Authors would like to shed light, that the Court did not clarified what is meant by, neither laid down any definitive test to determine the same; as it will provide opportunity to promoters to withdraw insolvency proceedings after EOI by stating it as exceptional circumstances.
The above judgments does not provide any rational basis and therefore the stop gate to promoters by section 29A is getting withered away. Later on, the effect of above decisions was also seen in the case of Andhra Bank v. Sterling Biotech; wherein the promoters of corporate debtor offered to creditors for a one time settlement proposal and requested for withdrawal of application under section 12A of the Code. Here, the moot question was; whether promoters can withdraw the insolvency application during CIRP because law permits such withdrawal before EOI only? But in the instant case, the National Company Law Appellant Tribunal (NCLAT) allowed promoters to withdraw the application under section 12A as COC has given approval of more than 90%. Appellate tribunal also held that section 29A is not applicable when promoters rely on section 12A.
In view of foregoing, it seems section 12 A is uncontrolled by section 29A. Additionally, NCLAT ordered promoters to pay off the dues within thirty (30) days of the order of tribunal or failing which, liquidation proceedings will commence. This decision was highly praised by many scholars as it was considered to be a positive step towards safeguarding the interest of promoters and it was anticipated that creditors will be benefited by execution of the resolution plan. Months have been passed, but promoters have not yet paid the money and now requesting an additional time of six months (6) from the NCLAT to repay their dues. Ironically, NCLAT has not even initiated liquidation process against the company yet. This case has raised several questions regarding the sanctity of the withdrawal process. Moreover, this case has become a classic example about the implementation of section 29A in the code.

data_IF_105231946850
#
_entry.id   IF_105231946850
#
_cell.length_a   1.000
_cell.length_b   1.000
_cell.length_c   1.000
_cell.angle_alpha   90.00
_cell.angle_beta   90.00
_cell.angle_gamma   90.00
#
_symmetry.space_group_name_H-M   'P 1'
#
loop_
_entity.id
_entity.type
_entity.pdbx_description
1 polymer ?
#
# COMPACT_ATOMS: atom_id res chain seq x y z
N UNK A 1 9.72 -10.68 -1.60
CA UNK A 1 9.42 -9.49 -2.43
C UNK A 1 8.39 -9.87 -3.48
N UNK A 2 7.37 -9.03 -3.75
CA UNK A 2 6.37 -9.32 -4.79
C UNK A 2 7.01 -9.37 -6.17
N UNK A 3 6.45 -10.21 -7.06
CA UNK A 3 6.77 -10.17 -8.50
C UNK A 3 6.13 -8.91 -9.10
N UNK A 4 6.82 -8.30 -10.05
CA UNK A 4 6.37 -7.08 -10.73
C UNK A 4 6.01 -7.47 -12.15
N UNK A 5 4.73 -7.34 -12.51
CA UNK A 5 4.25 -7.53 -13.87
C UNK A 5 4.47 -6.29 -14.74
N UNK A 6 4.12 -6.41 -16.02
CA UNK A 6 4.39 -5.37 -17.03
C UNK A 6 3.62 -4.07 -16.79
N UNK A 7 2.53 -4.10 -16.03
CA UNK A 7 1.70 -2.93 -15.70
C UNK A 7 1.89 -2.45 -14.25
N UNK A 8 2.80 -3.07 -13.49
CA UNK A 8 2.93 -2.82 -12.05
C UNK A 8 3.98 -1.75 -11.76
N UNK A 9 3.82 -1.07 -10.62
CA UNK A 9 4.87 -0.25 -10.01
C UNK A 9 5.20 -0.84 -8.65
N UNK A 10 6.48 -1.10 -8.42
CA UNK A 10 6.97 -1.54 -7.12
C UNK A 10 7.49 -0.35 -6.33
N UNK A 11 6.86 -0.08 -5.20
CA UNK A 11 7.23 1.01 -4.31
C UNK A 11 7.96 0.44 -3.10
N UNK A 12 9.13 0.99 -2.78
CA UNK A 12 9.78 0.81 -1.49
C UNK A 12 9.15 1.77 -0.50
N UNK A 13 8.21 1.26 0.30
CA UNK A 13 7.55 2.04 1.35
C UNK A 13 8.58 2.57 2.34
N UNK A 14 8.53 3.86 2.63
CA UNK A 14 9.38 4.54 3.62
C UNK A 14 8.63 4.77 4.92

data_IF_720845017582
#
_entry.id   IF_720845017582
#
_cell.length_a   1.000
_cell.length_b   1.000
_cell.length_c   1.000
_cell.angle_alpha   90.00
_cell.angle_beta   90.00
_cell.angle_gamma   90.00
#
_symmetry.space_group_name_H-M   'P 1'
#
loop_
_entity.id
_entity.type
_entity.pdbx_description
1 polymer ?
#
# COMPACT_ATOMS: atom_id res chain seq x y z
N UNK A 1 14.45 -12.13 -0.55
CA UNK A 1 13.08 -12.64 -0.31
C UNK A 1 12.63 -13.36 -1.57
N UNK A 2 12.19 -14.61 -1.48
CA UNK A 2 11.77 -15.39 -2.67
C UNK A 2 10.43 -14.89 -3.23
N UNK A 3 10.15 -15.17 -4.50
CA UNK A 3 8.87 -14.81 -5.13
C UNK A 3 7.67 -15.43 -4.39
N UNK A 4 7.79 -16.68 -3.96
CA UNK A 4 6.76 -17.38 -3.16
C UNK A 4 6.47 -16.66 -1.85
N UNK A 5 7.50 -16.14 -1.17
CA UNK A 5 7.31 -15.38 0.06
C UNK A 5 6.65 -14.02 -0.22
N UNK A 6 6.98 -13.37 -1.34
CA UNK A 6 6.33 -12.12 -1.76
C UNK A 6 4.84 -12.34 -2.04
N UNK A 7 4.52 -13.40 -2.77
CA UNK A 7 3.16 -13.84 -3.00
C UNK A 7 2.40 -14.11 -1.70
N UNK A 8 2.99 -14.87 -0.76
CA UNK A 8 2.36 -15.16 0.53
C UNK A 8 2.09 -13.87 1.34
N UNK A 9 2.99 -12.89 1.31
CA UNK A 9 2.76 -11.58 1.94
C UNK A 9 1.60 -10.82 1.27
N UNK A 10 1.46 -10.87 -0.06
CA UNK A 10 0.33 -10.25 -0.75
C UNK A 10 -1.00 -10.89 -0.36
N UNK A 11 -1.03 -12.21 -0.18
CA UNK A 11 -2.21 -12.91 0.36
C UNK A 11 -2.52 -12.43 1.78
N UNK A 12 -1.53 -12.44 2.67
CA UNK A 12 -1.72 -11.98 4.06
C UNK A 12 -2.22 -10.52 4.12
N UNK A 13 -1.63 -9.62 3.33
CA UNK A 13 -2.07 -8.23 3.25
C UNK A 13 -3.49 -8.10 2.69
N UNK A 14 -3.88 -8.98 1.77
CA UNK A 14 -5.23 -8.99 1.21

The above analysis suggests that the intention and objective of the code was revival of the corporate entities in a time bound manner. However, after going through above cases, it is evident that the IBC has failed to comply with the timeline of 330 days as envisaged under the code and this has impacted the confidence of investors intending to participate in the bidding process of such defaulting entities.
Keeping in mind the above objective, the introduction of section 29A to disqualify certain persons, who should not take benefit of their own wrong and therefore, should not be given another opportunity to regain control over the defaulting entities. However, with the introduction of section 12A and few decision discussed above, the dilution of section 29A is clearly evident. The consequences of such dilution can be easily witnessed in the case of Andhra Bank.
Moreover, authors believe that tribunal should be cautious enough not to interfere unless, it is a rarest of the rare case. But at the same time, tribunal should lay down the standard test to assess what comes under the category of exceptional circumstances. Merely, by giving rationale that a particular case falls under the above category; will open the door for arbitrariness which will prejudicially affect the interest of investors. Adjudicating Authority should comply with the intent and purpose of section 29A, 12A & regulation 30A along with the jurisprudence on the subject by complying the doctrine of Ejusdem Generis.